Control: The Forgotten Phase
March 09, 2009
A recent Wall Street Journal article on efforts to reduce hospital infections (Laura Landro, April 5, 2006) highlights the importance of nailing the Control phase of a DMAIC project — the often‐overlooked and under‐appreciated last step to sustaining improvement.
Many projects resemble running a fast‐break in a basketball game: the ball is rebounded, outlet pass made, ball advanced up the floor, lanes filled by players hustling down the court, and then — the lay‐up is missed. The Control phase is like "finishing" the fast break after all the other pieces are put in place. The shot may look simple, but it can't be taken for granted.
In the case of the Wall Street Journal story, the U.S. Centers for Disease Control (CDC) and the Institute for Healthcare Improvement have been pushing a seemingly simple solution to infection reduction — hand washing.
But like any effort to influence human behavior, merely issuing instructions is not sufficient. Institutionalizing the improvement requires compliance, and real compliance requires more than an updated policy manual. In spite of CDC efforts to share best practices and guidelines designed to stop the spread of infection from contaminated hands, "compliance rates remain mired at 40% to 50% nationwide, studies show" (WSJ).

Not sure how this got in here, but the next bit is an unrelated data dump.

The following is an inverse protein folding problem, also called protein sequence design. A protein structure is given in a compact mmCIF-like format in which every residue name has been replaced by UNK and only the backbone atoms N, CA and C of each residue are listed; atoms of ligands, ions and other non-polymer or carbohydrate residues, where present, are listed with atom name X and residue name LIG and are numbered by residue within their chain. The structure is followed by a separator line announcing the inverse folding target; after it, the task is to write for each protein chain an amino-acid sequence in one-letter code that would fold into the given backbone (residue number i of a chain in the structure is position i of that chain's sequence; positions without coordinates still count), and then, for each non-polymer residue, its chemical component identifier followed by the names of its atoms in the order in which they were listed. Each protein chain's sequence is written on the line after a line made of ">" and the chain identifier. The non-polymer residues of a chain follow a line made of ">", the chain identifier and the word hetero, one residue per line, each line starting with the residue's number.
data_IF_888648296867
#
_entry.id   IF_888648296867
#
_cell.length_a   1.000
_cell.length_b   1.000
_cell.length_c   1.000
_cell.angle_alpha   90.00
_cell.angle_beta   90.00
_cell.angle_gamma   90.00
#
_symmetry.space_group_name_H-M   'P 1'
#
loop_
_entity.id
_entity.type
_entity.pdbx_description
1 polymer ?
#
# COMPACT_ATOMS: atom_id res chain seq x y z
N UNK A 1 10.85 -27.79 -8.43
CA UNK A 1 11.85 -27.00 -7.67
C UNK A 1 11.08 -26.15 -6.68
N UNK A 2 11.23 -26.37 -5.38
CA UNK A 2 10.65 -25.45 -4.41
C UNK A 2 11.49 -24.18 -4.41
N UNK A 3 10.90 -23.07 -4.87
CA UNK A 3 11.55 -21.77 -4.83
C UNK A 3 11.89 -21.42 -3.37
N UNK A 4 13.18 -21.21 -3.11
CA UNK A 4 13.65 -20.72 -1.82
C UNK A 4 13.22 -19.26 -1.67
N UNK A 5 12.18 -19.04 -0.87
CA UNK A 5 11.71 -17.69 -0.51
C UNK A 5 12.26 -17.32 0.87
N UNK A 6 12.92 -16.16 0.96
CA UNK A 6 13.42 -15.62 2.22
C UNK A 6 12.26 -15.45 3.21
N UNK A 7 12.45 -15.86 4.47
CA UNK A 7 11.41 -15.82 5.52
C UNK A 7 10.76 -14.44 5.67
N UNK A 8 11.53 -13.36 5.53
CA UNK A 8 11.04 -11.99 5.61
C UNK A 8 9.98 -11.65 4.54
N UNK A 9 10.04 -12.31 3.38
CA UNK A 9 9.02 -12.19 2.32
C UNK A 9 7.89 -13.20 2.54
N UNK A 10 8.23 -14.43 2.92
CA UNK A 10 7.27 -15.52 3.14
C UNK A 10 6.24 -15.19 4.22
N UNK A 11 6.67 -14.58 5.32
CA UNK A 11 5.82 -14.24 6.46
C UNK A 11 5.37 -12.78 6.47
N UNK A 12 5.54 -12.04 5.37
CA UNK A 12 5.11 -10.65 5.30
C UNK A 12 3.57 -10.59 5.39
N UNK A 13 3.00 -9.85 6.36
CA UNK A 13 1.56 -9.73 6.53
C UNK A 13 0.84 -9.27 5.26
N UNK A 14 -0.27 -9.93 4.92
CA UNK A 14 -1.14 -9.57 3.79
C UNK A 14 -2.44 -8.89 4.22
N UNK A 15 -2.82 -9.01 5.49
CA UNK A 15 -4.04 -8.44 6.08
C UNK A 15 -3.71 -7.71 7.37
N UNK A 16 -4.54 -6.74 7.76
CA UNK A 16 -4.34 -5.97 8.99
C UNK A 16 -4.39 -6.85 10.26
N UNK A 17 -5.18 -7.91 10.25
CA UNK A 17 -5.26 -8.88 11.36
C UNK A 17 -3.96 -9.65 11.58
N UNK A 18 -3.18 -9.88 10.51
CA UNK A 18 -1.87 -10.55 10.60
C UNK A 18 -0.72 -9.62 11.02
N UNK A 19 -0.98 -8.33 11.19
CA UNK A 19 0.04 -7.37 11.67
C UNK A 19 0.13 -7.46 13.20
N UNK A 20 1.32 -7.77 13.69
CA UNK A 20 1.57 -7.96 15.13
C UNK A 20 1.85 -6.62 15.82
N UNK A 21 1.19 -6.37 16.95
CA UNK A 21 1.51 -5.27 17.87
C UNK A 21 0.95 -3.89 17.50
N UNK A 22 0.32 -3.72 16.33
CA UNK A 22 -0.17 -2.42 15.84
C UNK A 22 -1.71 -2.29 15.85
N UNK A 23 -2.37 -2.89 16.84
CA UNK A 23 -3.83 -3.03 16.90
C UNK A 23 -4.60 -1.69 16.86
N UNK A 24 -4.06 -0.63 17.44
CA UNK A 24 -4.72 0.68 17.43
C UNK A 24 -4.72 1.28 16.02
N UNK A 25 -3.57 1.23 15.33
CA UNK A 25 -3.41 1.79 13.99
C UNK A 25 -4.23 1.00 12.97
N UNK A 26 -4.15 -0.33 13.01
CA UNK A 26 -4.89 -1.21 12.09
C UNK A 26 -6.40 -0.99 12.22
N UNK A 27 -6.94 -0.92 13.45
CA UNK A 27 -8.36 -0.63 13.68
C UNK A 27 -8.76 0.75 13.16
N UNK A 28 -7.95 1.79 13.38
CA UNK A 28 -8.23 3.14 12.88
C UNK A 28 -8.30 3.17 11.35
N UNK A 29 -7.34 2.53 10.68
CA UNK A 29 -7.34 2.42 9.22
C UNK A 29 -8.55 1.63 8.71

Not a very reassuring statistic, is it? However, hospitals which employ active monitoring, positive reinforcement, punitive measures for repeat offenders, and collaborative design of the process and facilities have experienced much higher compliance rates in the 85‐95% range.
Here's a framework for thinking about the Control phase that might be useful — 5 attributes of a good control strategy based on 5‐C's:
1)Communicated — The process must be clearly and actively communicated, and should explain WHY the process is important. Communicating the WHY establishes the connection between cause and effect, and broadens organizational process knowledge. The best communication is pushed through multiple channels using different media in a visible way (audio, video, text messages, signage at point of use). Changing written procedures in a binder that nobody ever looks at does not change process behavior.
2)Confirmed — Understanding of the requirements should be actively confirmed by an assessment and check‐off. This eliminates later excuses like: "I didn't understand the requirements."
3)Convenient — The more convenient the process is, the higher the probability that it will be followed. Placing a hand‐washing station down the hall and up a flight of stairs means it won't happen very often. Returning to the WSJ article: "according to the Charles Huskins, an author of the IHI toolkit for hand hygiene and an infectious‐disease expert at the Mayo Clinic in Rochester, MN, compliance rates at Mayo hospitals were sharply improved, in part, because employees were allowed to test different alcohol hand rubs, and chose one with strong moisturizers to avoid irritation that might lead to discontinued use." Involving the operators of a process in the process design seems to always improve the result.
4)Compelling — Positive and negative incentives are necessary to both "pull" and "push" employees toward compliance. A compliance program with no teeth is just wishful thinking, not a compliance program.
5) Checked — Results must be monitored and measured in order to gauge success or failure, and provide feedback on the effectiveness of the first four "C's".
Try these 5‐C's and see if your lay‐up percentage doesn't go up.
You can read more about the CDC's hand‐washing guidelines, and find other related resources at: www.Handhygiene.org